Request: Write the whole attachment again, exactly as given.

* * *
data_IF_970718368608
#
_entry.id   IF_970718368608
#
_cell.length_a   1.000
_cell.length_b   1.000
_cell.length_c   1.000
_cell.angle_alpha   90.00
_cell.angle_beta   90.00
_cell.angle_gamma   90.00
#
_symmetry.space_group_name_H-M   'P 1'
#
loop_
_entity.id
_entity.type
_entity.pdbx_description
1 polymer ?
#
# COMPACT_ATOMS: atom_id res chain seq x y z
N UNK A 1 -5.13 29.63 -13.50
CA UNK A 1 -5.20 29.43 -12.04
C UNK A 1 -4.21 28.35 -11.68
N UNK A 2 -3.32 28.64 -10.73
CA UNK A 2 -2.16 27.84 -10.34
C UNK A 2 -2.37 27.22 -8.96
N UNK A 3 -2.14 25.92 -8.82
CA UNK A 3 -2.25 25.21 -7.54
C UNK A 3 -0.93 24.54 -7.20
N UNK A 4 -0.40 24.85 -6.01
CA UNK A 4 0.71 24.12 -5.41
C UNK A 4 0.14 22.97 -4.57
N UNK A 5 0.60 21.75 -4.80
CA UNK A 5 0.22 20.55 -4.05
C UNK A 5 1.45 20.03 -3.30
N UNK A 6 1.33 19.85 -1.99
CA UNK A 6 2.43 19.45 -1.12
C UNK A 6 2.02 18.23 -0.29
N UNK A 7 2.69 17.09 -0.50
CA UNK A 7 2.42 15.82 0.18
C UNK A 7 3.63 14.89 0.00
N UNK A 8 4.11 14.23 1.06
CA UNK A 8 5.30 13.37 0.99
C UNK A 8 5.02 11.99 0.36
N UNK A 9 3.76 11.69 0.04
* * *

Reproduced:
data_IF_970718368608
#
_entry.id   IF_970718368608
#
_cell.length_a   1.000
_cell.length_b   1.000
_cell.length_c   1.000
_cell.angle_alpha   90.00
_cell.angle_beta   90.00
_cell.angle_gamma   90.00
#
_symmetry.space_group_name_H-M   'P 1'
#
loop_
_entity.id
_entity.type
_entity.pdbx_description
1 polymer ?
#
# COMPACT_ATOMS: atom_id res chain seq x y z
N UNK A 1 -5.13 29.63 -13.50
CA UNK A 1 -5.20 29.43 -12.04
C UNK A 1 -4.21 28.35 -11.68
N UNK A 2 -3.32 28.64 -10.73
CA UNK A 2 -2.16 27.84 -10.34
C UNK A 2 -2.37 27.22 -8.96
N UNK A 3 -2.14 25.92 -8.82
CA UNK A 3 -2.25 25.21 -7.54
C UNK A 3 -0.93 24.54 -7.20
N UNK A 4 -0.40 24.85 -6.01
CA UNK A 4 0.71 24.12 -5.41
C UNK A 4 0.14 22.97 -4.57
N UNK A 5 0.60 21.75 -4.80
CA UNK A 5 0.22 20.55 -4.05
C UNK A 5 1.45 20.03 -3.30
N UNK A 6 1.33 19.85 -1.99
CA UNK A 6 2.43 19.45 -1.12
C UNK A 6 2.02 18.23 -0.29
N UNK A 7 2.69 17.09 -0.50
CA UNK A 7 2.42 15.82 0.18
C UNK A 7 3.63 14.89 0.00
N UNK A 8 4.11 14.23 1.06
CA UNK A 8 5.30 13.37 0.99
C UNK A 8 5.02 11.99 0.36
N UNK A 9 3.76 11.69 0.04